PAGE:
Other telehealth findings provided in the report include:

  • Beneficiaries’ access to care is comparable to privately insured individuals and that during the past year, half of beneficiaries accessed clinicians via telehealth
  • Nearly half of Medicare beneficiaries used telehealth at least once in the past year
  • Audio-only telephone visits were most common – 37% of elderly Medicare beneficiaries used audio-only
  • Interactive video visits were used by 23% of Medicare beneficiaries
  • 86% of beneficiaries were satisfied with their telehealth visits and around half wanted to continue using telehealth post-pandemic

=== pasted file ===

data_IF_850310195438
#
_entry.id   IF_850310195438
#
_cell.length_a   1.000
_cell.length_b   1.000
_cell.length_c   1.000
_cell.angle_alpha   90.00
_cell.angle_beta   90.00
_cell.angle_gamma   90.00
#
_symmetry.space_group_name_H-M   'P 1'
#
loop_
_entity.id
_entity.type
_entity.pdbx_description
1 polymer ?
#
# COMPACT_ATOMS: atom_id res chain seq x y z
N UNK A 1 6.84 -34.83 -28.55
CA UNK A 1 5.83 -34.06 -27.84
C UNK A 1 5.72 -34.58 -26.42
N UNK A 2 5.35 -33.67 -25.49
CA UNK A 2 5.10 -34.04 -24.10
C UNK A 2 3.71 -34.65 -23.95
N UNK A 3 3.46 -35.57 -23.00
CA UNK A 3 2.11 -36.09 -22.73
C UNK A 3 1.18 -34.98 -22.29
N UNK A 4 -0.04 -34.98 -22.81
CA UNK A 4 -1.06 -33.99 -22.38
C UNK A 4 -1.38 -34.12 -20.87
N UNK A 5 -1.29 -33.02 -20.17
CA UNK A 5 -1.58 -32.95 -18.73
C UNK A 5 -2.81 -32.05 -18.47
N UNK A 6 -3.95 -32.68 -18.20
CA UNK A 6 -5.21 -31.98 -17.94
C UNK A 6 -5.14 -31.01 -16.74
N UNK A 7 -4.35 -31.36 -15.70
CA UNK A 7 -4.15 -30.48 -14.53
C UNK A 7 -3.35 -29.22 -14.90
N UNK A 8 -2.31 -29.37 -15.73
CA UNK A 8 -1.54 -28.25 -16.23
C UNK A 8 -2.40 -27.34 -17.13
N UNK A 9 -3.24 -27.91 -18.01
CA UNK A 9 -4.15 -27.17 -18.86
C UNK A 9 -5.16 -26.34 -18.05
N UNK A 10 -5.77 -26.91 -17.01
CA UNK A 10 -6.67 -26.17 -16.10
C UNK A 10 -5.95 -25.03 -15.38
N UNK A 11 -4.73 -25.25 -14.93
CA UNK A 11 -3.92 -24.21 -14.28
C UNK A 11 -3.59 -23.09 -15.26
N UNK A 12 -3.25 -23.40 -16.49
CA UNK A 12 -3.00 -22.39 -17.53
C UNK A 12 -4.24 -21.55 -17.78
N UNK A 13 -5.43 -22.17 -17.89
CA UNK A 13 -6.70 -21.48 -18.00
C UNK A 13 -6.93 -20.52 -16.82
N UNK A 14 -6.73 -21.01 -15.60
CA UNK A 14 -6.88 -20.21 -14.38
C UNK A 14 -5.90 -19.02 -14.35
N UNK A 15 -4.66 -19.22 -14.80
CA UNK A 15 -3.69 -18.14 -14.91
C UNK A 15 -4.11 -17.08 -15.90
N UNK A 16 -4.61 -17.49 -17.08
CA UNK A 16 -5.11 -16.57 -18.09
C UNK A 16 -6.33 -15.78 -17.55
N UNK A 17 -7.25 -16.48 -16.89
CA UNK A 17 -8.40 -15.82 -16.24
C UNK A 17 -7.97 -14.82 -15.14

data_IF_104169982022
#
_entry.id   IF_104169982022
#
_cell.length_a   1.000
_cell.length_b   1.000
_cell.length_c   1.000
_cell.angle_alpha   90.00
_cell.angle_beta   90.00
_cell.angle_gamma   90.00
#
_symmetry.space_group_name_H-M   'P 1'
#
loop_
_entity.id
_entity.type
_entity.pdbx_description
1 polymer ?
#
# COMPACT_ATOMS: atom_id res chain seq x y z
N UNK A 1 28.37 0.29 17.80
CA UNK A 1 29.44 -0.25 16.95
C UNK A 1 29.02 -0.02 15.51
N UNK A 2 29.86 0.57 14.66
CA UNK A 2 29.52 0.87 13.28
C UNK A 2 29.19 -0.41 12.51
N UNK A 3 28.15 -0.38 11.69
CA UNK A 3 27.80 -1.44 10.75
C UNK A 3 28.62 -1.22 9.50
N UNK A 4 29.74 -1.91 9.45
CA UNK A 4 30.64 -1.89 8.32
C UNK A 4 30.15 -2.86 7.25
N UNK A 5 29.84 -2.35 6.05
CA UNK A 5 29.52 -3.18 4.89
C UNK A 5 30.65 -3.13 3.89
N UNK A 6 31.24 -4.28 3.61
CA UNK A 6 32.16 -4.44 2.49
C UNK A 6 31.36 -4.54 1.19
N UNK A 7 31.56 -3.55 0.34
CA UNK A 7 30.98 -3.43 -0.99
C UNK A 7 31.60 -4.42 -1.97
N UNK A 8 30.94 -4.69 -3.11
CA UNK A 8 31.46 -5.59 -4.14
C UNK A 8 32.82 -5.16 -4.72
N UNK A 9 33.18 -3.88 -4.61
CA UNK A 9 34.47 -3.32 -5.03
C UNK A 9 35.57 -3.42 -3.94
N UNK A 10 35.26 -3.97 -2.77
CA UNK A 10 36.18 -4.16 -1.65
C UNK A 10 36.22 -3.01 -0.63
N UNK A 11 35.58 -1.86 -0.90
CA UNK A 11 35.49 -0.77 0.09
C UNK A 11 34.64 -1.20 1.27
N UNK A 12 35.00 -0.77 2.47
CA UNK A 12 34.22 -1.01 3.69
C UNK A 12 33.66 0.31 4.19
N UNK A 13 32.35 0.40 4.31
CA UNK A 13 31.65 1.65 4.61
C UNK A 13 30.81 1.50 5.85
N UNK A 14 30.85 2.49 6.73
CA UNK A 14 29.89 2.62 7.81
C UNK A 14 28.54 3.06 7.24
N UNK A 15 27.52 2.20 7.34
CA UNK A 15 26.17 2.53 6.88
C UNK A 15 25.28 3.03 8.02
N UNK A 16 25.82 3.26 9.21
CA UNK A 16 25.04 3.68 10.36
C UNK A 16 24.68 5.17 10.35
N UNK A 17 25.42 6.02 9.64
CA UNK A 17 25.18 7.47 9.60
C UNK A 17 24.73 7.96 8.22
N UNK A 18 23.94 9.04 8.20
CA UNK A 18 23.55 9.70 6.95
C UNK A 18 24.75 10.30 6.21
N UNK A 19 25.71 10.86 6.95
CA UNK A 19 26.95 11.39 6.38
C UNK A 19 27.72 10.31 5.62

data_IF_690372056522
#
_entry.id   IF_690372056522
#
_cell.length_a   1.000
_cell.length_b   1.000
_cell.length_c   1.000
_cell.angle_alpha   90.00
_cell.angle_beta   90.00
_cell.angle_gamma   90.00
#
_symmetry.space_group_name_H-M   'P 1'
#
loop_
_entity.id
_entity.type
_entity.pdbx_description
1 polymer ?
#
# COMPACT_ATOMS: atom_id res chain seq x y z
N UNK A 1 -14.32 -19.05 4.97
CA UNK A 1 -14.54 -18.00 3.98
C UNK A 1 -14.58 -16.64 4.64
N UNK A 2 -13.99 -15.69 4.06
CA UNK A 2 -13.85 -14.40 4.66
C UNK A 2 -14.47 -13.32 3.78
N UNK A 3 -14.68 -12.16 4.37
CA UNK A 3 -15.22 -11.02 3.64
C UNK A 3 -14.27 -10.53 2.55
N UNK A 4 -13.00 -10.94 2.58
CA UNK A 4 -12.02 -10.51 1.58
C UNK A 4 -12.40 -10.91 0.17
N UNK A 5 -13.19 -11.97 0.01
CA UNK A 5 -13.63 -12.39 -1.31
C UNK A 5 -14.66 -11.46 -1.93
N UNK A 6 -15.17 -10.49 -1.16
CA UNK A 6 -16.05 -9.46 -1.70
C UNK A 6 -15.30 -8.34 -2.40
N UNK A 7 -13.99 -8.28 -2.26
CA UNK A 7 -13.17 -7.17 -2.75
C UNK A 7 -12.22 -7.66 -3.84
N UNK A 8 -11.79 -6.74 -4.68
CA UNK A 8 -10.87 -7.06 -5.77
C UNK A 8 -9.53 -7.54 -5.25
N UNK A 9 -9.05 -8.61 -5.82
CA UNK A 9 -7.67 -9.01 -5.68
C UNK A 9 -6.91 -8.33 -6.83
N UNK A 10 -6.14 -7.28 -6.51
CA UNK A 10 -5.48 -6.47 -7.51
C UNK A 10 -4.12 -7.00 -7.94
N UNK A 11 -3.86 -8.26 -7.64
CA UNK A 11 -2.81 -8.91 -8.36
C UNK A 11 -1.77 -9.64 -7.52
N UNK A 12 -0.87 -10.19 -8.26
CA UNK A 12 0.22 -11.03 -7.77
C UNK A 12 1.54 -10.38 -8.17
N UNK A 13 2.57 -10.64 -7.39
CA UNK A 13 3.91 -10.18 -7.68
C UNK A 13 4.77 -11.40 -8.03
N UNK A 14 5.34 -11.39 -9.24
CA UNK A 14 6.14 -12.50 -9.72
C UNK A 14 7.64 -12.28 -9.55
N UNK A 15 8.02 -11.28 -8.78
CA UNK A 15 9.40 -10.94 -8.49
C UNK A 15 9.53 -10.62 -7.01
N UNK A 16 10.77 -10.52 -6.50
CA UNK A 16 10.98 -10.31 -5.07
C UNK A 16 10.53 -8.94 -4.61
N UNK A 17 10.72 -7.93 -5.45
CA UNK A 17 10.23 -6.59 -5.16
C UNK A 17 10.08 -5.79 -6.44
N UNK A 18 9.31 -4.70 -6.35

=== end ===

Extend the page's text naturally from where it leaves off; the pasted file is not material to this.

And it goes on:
MedPAC states that their recommendations related to telehealth data collection should apply regardless of whether Medicare covers these services temporarily or permanently. However, it will be difficult to collect helpful data on telehealth without maintaining coverage and access for telehealth. As MedPAC notes, without more information their ability to understand the role that telehealth has played during the public health emergency (PHE) is limited, as is the ability of policymakers in determining post-PHE policy changes. The report also reiterates a policy option they provided to Congress in their March 2021 report, in which they suggested CMS continue to cover telehealth after the PHE for a “limited period” such as one to two years after the PHE ends to allow for gathering of additional evidence on the impact of telehealth to determine permanent telehealth payment policies. Meanwhile, President Biden signed the Consolidated Appropriations Act of 2022 last week which extended telehealth expansions for just five months after the end of the PHE, raising questions related to how that timeline was determined and if it will be sufficient to address remaining concerns and questions related to long-term telehealth policies.